Articles

Life and Times of digital data

Research data is saved on different types of storage media, but how reliable are these systems that we use for long-term storage? What other options are there?

“We assume that digital files will last forever because they don’t degrade, but the media we store them on can and does.”1

How reliable is the standard storage media that we rely on?

When it comes to data storage and backups, most of us rely on standard technologies that we are familiar with, e.g. flash and hard drives as well as CDs. However, these storage media are subject to deterioration processes. These processes may be influenced by the media’s usage frequency, storage conditions such as high temperatures, humidity and light exposure, but also by human interactions, e.g. disc labeling. For example, if you save PhD theses of former researchers on CDs, after ten years you probably won’t be able to read them anymore. The lifetime of a CD is two to five years and its deterioration process may be accelerated by simply labeling it.

“The best way to lose your data on a CD is to label it. It starts the deterioration process immediately.”2

After three years the annual failure rate of hard drives explodes

Hard drives may last up to seven years1. A cloud system provider monitored their 25,000 constantly running hard drives and observed that 90% of these survived the first three years. Failure during this time period was ascribed to manufacturing defects and random events. After reaching the third year, the annual failure rate exploded to 12%, which was caused by wear outs. “Various components can only rotate, gyrate, and actuate so many times.”3

System obsolescence is a major challenge in long-term data storage

A storage media that lasts comparatively longer are floppy discs. But these have a capacity of 1.44 MB2 only and moreover are not supported anymore. This leads us to another major challenge regarding long-term data availability: system obsolescence.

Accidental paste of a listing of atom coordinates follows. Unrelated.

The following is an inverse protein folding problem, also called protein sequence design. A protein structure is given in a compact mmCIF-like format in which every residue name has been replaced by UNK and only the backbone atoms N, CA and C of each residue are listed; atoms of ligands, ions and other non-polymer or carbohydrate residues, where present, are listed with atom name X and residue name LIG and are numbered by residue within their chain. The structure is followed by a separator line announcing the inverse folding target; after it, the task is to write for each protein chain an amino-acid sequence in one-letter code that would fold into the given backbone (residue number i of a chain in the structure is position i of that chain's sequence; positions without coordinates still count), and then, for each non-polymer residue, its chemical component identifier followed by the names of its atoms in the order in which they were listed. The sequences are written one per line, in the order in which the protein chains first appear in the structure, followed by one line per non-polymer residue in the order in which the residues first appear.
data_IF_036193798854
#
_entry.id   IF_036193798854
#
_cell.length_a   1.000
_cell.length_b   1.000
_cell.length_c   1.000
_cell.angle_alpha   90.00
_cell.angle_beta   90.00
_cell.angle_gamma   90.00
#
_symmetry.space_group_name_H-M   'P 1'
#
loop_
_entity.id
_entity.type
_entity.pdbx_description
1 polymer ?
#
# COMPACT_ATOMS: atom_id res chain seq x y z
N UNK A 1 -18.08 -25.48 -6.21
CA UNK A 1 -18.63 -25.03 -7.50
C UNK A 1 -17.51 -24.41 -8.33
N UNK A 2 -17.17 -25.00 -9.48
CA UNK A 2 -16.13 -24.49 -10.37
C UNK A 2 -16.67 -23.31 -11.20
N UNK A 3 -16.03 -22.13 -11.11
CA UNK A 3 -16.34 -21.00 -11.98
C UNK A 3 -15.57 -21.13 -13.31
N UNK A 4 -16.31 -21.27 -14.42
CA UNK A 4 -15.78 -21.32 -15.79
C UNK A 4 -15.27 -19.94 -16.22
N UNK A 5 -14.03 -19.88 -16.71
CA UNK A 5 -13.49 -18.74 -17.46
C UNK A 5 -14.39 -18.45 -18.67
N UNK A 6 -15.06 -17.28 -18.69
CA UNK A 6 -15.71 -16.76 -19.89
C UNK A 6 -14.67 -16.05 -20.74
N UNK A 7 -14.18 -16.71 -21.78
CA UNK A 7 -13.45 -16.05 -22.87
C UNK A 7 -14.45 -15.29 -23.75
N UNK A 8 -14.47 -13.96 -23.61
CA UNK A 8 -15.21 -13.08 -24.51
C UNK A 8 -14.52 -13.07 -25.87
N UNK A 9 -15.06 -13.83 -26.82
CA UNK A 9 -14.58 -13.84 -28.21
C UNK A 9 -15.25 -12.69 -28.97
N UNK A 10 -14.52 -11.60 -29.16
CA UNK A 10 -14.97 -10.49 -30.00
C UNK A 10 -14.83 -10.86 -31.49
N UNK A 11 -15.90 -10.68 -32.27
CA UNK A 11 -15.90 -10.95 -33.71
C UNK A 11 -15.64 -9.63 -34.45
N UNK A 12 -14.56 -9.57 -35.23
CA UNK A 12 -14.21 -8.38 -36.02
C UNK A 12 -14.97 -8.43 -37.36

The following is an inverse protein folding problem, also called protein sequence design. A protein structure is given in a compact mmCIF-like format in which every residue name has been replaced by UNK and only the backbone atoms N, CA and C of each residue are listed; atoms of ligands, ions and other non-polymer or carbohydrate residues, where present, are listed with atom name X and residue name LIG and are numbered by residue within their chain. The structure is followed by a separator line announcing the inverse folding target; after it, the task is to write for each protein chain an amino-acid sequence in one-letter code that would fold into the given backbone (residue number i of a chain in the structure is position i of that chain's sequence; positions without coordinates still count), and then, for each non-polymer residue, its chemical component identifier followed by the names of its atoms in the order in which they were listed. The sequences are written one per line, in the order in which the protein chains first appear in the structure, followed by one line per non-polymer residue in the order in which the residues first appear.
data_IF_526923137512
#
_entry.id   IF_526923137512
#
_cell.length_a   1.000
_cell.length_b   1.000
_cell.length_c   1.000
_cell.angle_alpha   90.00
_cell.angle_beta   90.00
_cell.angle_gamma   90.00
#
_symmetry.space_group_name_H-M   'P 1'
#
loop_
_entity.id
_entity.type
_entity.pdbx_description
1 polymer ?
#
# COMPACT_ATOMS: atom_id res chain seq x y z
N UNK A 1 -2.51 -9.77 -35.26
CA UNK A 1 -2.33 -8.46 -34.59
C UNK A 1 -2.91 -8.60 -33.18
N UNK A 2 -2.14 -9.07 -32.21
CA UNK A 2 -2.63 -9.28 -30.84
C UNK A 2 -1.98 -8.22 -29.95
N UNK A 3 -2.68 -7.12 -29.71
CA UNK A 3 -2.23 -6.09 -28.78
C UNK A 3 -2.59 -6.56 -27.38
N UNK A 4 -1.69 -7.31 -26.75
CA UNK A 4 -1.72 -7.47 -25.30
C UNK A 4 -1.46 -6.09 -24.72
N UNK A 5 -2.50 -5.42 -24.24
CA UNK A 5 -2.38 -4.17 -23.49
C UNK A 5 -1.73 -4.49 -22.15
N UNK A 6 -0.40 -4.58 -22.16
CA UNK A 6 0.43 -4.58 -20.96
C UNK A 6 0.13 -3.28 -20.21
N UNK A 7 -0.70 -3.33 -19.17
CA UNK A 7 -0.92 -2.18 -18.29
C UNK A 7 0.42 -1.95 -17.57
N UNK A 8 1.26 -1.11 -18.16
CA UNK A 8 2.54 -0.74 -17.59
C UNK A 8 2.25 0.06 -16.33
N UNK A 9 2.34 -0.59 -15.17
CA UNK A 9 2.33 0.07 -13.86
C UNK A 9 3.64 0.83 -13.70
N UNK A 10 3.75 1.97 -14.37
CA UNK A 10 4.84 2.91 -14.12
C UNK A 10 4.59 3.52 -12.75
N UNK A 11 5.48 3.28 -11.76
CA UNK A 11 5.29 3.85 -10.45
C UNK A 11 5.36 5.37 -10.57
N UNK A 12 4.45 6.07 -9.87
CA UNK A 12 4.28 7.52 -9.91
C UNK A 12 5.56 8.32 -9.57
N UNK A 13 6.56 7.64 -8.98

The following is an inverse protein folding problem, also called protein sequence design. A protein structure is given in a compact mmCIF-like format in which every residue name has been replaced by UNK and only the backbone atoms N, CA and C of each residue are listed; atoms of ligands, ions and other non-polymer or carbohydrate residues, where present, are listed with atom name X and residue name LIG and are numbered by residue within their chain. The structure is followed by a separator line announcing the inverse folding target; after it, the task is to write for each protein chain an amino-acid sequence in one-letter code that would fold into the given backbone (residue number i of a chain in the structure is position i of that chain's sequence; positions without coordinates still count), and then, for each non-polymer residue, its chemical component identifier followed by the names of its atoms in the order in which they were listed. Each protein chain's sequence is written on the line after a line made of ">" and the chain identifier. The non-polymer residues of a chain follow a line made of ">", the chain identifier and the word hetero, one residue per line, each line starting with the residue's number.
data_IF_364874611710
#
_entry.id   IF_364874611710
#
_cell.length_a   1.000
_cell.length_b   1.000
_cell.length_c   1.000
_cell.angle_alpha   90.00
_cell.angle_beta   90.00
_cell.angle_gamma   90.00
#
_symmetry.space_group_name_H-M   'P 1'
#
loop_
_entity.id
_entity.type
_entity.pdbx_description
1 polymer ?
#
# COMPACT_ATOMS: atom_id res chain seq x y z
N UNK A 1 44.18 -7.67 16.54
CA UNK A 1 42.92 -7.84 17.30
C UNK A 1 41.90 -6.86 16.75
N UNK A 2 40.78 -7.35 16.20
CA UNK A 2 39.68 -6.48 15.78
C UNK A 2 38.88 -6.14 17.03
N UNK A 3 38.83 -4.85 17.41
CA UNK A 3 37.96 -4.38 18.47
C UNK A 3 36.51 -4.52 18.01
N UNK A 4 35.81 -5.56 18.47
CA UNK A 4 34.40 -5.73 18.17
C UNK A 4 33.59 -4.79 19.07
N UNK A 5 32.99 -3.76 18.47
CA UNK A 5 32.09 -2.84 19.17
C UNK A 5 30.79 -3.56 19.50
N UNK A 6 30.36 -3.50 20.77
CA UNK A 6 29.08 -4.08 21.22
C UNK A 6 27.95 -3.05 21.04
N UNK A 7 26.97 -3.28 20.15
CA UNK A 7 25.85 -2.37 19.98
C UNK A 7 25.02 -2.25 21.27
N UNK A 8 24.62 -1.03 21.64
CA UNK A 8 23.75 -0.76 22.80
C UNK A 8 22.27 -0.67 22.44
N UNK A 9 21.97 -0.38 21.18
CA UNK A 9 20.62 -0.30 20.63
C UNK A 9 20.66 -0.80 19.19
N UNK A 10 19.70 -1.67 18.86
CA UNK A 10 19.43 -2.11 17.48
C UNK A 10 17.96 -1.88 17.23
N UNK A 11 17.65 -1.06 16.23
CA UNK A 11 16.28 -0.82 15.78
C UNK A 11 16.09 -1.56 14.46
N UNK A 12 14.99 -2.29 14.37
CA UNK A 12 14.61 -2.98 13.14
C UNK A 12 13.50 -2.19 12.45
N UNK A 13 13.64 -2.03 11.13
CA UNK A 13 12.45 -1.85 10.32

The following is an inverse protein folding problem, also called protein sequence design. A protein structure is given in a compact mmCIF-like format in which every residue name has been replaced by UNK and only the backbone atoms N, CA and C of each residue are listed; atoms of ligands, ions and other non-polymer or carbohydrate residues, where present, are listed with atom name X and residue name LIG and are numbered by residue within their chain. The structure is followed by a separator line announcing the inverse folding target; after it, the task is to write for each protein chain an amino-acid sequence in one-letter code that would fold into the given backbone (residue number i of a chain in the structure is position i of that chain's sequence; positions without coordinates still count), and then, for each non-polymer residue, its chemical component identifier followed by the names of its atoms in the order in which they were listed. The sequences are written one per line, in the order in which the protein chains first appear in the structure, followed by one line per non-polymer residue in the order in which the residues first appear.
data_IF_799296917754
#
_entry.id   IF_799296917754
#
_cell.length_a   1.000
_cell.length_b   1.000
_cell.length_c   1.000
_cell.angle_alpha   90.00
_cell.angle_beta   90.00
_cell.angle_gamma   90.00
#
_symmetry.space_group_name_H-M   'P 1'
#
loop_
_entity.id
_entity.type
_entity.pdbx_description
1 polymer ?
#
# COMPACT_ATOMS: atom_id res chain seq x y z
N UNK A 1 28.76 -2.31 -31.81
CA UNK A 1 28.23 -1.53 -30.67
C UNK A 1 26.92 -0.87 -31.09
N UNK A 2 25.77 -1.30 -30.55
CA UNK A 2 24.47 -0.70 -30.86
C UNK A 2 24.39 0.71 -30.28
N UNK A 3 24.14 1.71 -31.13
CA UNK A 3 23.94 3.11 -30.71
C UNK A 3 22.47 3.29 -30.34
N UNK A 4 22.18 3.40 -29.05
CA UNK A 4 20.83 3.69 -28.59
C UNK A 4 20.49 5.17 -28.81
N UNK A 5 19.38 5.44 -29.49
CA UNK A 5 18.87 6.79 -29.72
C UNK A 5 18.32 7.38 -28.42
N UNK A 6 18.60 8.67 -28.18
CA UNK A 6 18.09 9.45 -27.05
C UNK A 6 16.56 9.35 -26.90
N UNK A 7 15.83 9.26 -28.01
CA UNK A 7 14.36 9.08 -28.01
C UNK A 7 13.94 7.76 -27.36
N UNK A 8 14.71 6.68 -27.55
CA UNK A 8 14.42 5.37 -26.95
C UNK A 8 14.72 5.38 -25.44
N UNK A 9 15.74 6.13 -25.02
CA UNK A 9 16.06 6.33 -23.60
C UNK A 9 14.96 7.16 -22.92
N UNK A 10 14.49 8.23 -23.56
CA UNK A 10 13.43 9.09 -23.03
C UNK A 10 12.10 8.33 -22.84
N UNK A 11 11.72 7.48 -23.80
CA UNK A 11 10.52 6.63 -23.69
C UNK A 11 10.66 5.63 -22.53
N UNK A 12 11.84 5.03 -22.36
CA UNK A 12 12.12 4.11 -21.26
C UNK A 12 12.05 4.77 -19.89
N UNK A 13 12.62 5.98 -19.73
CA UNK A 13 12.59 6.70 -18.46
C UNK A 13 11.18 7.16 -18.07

After a couple of years the system required to read the data may be obsolete. “Some interfaces just don’t exist anymore.” said Thomas Youkel, chief of the enterprise systems group at the Library of Congress.2 Then, despite having saved and backed up the data responsibly, it might not be readable nor accessible due to missing tools. The best examples for this problem are floppy discs and VHS tapes. Not too long ago – at least I can still remember that time quite well – floppy discs used to be the go-to solutions for data storage. But if you ask anyone born later than 2000, they probably would not even know what you are talking about. Other examples of technology that simply disappeared are punch cards, magnetic drum memory, punched tape, laserdiscs, 8-tracks, Betamax, Zip disks, cassette tapes and MiniDiscs.2

How do you keep your scientific data accessible?

How are you saving scientific data of current and former PhD students, postdocs, scientists and coworkers? Are you utilizing CDs, hard or flash drives to save all this data? What time span does your storage system cover? Can you still use and access data that was saved five or ten years ago?

What is the least you want to do to secure your data?

There are two options to secure your data and you probably want to take advantage of both. By copying your data to e.g. an external storage device you will have executed a standard backup of your data. But, in order to avoid consequences of unrecoverable sector read errors and failures of whole physical drives you should ensure data redundancy via a RAID system.

What storage system should you use?

One option to keep your data safe and accessible is to create a backup manually on a hard-drive. However, this approach may take up quite some time, since you need to perform a backup frequently and you will need to keep your storage system up-to-date. Otherwise it is not necessarily reliable.

A second and easier option to ensure your data’s safety and accessibility is to use a professional cloud platform. “They’ll maintain multiple copies of your files on technology that’s frequently updated.”1 Also, the data may be uploaded automatically. Thus, you do not have to worry about performing a backup or uploading data. The downsides are recurring payments and the fact that you entrust your data to a third party. The resulting problem of data security may be circumvented by encryption. This requires some know-how, but once it’s set up, it works automatically.

Get in touch

Do you need an automated storage solution for your spectroscopic data? Get in touch with us and we’ll try to provide a solution that will suit your needs.

Contact Us